How to make the most of the new flexible pension rules

Holly Thomas

The world of pensions is about to get far more flexible. No longer are we to be separated from our life-long retirement savings by the hefty tax charges imposed to access our money.



From April 2015 anyone who is aged 55 or over will be able to take their entire pension fund as cash – although only the first 25% will be tax-free.

The remaining 75% of the fund would be taxed at the saver’s marginal rate, rather than the current 55% charge for full withdrawal.

George Osborne also announced in his 2014 Budget that the guaranteed income threshold for drawdown eligibility has now been lowered to just £12,000 a year which has created much greater flexibility for all.  

Annuities still expected to be popular

Most experts expect the majority of people to still use an annuity to secure some or all of their retirement income despite the poor returns and new flexibility.

Annuities guarantee an income and as such will still suit those people who need to fix their income in retirement – especially for those with smaller pension pots.

But for those with larger sums saved, there are now many more options. As well as traditional annuities, capped and flexible drawdown options are now a feasible alternative for those about to retire. 

Learn more about Saga's annuities service here...

Watch out for charges

A survey this week claimed almost half (49%) said they would withdraw their pension lump sum and transfer the money into a bank account, savings account or ISA. 

With savings rates so low, leaving a large sum for a length of time could lose money in real terms. 

Plus, when you move money from a pension to another savings vehicle such as an ISA, you may be charged to withdraw your money and then charged again to re-invest it elsewhere. 

The whole process is riddled with complexities that could trip you up – and cost you dear.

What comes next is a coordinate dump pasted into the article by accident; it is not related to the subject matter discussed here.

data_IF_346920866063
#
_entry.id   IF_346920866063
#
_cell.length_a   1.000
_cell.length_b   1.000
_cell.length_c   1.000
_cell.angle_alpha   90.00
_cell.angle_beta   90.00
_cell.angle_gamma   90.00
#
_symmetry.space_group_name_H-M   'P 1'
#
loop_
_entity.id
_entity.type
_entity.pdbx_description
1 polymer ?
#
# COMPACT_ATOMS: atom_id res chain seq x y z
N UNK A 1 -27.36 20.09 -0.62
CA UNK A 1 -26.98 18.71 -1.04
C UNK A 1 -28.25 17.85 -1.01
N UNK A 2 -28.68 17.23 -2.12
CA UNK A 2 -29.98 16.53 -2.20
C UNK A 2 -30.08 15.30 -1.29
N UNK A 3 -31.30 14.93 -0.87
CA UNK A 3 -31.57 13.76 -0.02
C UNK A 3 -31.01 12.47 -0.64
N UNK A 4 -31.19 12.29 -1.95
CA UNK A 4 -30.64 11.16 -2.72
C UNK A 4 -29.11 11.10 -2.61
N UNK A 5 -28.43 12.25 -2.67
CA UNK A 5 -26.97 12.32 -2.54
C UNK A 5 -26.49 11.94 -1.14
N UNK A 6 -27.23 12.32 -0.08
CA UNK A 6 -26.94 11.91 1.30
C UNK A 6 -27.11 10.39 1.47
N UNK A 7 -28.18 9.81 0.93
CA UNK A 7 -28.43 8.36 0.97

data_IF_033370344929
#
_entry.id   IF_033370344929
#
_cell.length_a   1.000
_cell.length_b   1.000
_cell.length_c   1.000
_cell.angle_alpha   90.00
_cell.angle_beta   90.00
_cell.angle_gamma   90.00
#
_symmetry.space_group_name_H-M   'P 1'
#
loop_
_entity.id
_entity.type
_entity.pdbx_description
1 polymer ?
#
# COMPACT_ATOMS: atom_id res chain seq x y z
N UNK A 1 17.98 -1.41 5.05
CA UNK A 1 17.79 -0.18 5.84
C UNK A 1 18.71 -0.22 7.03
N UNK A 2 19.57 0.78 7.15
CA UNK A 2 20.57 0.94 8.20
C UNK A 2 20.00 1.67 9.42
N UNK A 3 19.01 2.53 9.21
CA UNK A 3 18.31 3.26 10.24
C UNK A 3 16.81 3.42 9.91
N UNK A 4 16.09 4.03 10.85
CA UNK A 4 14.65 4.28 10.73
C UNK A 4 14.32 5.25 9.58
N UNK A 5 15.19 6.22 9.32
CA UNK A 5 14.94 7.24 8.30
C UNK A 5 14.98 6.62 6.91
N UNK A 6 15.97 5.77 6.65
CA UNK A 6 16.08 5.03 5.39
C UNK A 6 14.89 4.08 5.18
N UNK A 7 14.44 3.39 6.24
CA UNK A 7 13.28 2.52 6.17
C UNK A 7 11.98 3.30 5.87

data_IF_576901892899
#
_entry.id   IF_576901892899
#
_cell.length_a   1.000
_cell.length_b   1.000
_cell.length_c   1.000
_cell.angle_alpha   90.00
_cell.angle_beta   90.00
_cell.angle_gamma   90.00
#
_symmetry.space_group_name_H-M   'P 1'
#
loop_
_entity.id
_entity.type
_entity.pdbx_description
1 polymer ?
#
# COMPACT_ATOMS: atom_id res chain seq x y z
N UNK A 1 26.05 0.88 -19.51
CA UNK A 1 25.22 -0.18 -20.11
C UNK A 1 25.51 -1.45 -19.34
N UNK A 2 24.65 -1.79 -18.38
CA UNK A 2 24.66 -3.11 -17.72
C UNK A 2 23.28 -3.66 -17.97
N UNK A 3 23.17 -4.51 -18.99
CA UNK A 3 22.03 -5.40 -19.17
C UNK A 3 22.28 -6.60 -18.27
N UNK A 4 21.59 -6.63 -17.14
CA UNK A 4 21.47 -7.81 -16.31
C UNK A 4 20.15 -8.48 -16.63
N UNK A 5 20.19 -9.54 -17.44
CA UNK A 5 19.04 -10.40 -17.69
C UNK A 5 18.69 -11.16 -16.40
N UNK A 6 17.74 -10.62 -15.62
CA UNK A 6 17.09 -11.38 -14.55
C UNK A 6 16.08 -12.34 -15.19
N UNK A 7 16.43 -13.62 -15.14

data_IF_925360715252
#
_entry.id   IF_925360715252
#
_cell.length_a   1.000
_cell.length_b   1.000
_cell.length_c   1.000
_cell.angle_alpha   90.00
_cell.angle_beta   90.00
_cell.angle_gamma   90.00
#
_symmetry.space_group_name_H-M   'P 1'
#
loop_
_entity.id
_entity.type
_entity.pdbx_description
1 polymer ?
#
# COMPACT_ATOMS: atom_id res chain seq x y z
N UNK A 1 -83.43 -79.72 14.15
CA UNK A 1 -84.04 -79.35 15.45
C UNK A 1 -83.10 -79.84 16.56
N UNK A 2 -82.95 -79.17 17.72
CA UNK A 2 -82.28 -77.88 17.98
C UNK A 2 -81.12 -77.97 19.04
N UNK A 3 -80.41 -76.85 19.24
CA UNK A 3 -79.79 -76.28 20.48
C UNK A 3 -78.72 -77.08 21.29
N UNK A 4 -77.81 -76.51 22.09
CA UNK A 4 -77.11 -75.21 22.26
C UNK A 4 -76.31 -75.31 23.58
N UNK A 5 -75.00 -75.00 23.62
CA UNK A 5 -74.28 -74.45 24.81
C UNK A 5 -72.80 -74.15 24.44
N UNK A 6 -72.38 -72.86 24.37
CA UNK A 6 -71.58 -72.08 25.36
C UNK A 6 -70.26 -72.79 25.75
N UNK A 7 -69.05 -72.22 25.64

Learn more about Saga's one-year fixed rate ISA here...

Seek advice

The industry is unanimous that getting advice is crucial. Many people for whom an annuity would be a sensible choice could end up taking riskier alternatives by going it alone.

Joanna Fowler, Head of Wealth at Saga Personal Finance says: "It is very important that when preparing for retirement people understand and articulate their income needs. 

"Today's retirees have to plan for a further 20 to 30 years in retirement, so will need to plan for changing financial requirements, consider life events that they may face and understand the level of financial security they want. 

"This process may highlight the need for an annuity - as part of retirement income planning or as a stand-alone product solution. 

"Those that are unsure about their options or looking for hands on management of their money at retirement should seek professional financial advice."

What factors do you need to consider at retirement?

You need to decide how much income you will need in retirement, not just at the start, but throughout, taking into account rising price inflation.

Work out how much income you need to cover your basic living needs, this is the level of income you cannot afford to go below. 

This should be secured with guaranteed income, either from an annuity, or state pension, or a combination of the two. 

With the remainder of your pension pot you can choose to remain invested in an income drawdown plan.  

Shop around to get the best deals

It is vital to shop around to get the best deal if an annuity is used and to check if you are eligible for a higher, enhanced income, due to ill health or smoking habits.

It is also important to factor in taxation. Taking a withdrawal from a pension has irreversible tax consequences on both the withdrawal and on the remaining funds.

For example, basic tax rate payers could easily be pushed into the higher rate band. 

Ultimately, it is crucial to get advice to make sure you get it right first time.  

Saga's Financial Planning Service offers you a simple and straightforward way of ensuring your savings and investments are working hard to achieve your financial objectives. Learn more...

The opinions expressed are those of the author and are not held by Saga unless specifically stated.

The material is for general information only and does not constitute investment, tax, legal, medical or other form of advice. You should not rely on this information to make (or refrain from making) any decisions. Always obtain independent, professional advice for your own particular situation.